Now here’s an album that could have been a real mess. Clive Mitten played keyboards with Twelfth Night from its inception in 1978, making him a mover in the early development of what became known as neo-prog. But the band seemed to endure a stop-start existence, not helped by seeming indifference from a major record label they signed up to, underwent personnel changes, and had to deal with the death of friend and former singer Geoff Mann. Through it all though, Clive retained the feeling that he could achieve something more expansive with what the band had written and performed. It became a long-term aim of producing an orchestral interpretation of Twelfth Night’s music. The problems were firstly; was it achievable and secondly; would the people who followed the band accept it?
Another profound problem would have been that orchestral sounds on keyboards have notoriously not quite worked before and had a tendency to sound a little feeble and, well, naff. Certainly, they have rarely sounded like the real thing, or even anywhere near it. Although the mellotron has interesting settings they pretty much sound like what they are – a mellotron. There’s nothing wrong with that in the right context. Other keyboards provided sounds that weren’t much better. Clive was hoping to create something a little more authentic.
Given the title of the album has particular dates added, we are dealing with the era when Geoff Mann was with the band. The album draws on the music from Live At The Target, Live (And Let Live), Fact And Fiction, along with a couple of individual tracks, The Collector and Creepshow. It is also obvious from the title that these are recomposed pieces and far from cover versions, re-imaginings, if you like.
That this release is an artistic accomplishment is, upon listening, quite obvious. Of course, we have to leave it to the fans themselves to decide whether they can appreciate it. But it is an achievement. Clive managed to find keyboard sounds that he wanted, that in the end probably sounded even better then he thought they would. Individual instruments sounded to him just as they should. He could then take various themes, melodies, and motifs from Twelfth Night songs and arrange them into a series of four suites, sensibly taking the option of not just adapting individual songs so they have strings. A few musicians have taken that somewhat dodgy route. That becomes a little schmaltzy quite quickly. Clive did allow himself to be influenced though by some of his favourite classical composers, most notably Adams, Reich, Glass, Bach, Beethoven, Wagner and Mahler.
There is a great temptation when listening to the album to try and pick out the lines from individual songs. But the music does work very well and flows as complete suites rather than highlighting and telegraphing the themes from the songs. They are woven together. The sounds are mostly authentic, although you could be picky and claim that synthesised sounds can never have the feel and timbre of acoustic classical instruments, nor the qualities of touch and feel of a classical musician. The occasional drum sound and other percussions don’t always work though. But there is a good momentum to the music, and the mixture of old and new classical influences makes for a colourful listen that ebbs and flows with delicate sequences (sorry for the pun!) balanced with swells and flourishes, reaching invigorative crescendos. This big broad sound is very cinematic and definitely widescreen. It is certainly a release where multiple listens will bring more of the music out to the attentive listener and surely add to the enjoyment.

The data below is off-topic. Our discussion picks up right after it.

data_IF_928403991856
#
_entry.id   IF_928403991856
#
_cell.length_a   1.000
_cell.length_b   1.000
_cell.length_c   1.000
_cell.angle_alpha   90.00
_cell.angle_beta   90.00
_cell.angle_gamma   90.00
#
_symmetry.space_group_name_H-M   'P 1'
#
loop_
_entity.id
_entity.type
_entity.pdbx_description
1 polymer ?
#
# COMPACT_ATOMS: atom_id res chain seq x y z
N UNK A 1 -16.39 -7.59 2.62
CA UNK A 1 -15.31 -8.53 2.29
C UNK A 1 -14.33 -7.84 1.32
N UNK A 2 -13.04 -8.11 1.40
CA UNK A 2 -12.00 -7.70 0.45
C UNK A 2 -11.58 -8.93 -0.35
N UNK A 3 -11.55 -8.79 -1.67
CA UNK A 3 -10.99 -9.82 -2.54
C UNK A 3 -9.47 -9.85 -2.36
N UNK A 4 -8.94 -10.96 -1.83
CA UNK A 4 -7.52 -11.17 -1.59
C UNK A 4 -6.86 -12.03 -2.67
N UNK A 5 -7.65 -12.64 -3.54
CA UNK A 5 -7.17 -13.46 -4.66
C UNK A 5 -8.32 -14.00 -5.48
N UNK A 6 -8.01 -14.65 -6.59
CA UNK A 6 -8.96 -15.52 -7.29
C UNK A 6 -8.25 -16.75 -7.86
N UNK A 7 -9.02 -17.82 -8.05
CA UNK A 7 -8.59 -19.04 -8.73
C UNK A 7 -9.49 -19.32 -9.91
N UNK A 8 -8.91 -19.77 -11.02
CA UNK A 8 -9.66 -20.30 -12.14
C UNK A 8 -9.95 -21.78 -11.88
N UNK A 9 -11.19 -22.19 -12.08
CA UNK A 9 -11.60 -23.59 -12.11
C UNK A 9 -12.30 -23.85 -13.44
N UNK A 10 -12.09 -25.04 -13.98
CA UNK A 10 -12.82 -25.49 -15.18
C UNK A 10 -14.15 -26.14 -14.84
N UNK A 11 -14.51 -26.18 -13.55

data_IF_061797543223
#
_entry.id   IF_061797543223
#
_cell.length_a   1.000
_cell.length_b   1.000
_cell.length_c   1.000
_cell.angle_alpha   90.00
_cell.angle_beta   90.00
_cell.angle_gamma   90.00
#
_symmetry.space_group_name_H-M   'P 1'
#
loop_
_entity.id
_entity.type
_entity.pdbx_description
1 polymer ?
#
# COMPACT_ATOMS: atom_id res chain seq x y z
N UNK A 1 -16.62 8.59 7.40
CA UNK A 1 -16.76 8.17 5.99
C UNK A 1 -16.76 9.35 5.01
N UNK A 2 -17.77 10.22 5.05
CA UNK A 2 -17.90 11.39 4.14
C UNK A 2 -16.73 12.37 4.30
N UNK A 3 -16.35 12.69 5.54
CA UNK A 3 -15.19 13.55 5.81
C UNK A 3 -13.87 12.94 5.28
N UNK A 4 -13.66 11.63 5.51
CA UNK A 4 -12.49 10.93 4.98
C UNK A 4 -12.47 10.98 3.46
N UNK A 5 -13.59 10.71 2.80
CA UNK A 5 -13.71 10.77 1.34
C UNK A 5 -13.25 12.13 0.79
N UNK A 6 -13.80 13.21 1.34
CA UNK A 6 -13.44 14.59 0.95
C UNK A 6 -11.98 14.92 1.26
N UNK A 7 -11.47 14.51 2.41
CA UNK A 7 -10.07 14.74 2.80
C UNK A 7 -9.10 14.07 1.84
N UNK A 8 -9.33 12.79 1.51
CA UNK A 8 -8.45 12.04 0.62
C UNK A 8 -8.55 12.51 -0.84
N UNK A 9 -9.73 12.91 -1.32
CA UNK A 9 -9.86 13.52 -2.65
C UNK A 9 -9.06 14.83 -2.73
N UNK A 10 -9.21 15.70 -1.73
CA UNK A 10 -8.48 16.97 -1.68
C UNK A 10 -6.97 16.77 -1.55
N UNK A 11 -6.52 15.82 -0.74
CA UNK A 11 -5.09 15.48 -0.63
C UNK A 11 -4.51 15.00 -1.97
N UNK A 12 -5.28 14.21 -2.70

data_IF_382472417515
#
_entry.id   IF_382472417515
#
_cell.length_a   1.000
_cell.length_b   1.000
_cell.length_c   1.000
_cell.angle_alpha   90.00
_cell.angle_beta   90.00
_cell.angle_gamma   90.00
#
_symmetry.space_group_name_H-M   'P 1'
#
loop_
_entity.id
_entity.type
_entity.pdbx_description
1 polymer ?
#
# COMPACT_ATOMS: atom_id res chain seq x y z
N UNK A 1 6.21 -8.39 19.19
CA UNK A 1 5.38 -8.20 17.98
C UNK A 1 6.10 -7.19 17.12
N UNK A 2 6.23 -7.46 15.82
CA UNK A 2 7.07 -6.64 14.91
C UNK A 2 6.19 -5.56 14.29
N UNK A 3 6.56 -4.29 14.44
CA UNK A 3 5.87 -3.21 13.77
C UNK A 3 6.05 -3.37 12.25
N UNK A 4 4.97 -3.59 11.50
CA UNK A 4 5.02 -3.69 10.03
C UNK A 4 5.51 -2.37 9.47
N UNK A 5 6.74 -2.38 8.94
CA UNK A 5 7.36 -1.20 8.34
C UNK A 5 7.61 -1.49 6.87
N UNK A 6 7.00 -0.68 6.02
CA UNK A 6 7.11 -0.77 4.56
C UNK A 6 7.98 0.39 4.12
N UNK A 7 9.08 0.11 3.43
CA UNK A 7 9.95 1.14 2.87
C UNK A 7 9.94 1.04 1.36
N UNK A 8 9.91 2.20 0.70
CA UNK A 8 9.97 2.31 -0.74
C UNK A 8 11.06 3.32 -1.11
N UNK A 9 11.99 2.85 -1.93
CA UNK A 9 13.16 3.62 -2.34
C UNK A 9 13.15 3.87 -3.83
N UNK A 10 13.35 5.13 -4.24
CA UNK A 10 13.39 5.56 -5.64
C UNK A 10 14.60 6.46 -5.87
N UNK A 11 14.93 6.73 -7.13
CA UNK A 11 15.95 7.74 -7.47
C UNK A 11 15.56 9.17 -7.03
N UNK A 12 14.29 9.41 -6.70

The cover art for the CD was painted by Clive’s friend and former band mate Geoff Mann, who tragically passed away from cancer in 1993. It is a very modernist piece, a painting of a face. It suits the mood of the music excellently. The notes for the booklet are an extended essay by Clive that gives his thoughts and insights into the music of the album, which acts somewhat as a guide for the listener.
This is a substantial release for Clive then. Over the two hours that the two-disc set takes to play, the four suites are powerful, delicate, intricate and insightful. He doesn’t appear to lose the original meaning of the songs but uses the capacity of the musical themes to redefine them. He returns to the basic sketch of the original band pieces and redraws them with some astute interpretive skill. An album that could have been a real mess is the very opposite. It is bright, emotional, often beautiful and reinvigorating. An engaging, intriguing grand listen that encourages multiple plays.
Not content with this, Clive has another classical-styled release on the near horizon, this time interpretating the music of some of his progressive rock heroes including Yes, Genesis, Pink Floyd, King Crimson, Jethro Tull and others. Suite Sixteen – Tales From A Misspent Youth (Volume I) will be released in November 2021.
1 Part One: Live At The Target (25:30)
2 Part Two: Live (and Let Live) (22:58)
3 Part Three: The Collector (20:13)
4 Part Four: Fact And Fiction (32:32)
5 Part Five: Creepshow (17:38)
Clive Mitten – Written, Arranged, Recorded, Produced
Label: Bumnote Records
Release date: 2nd April 2021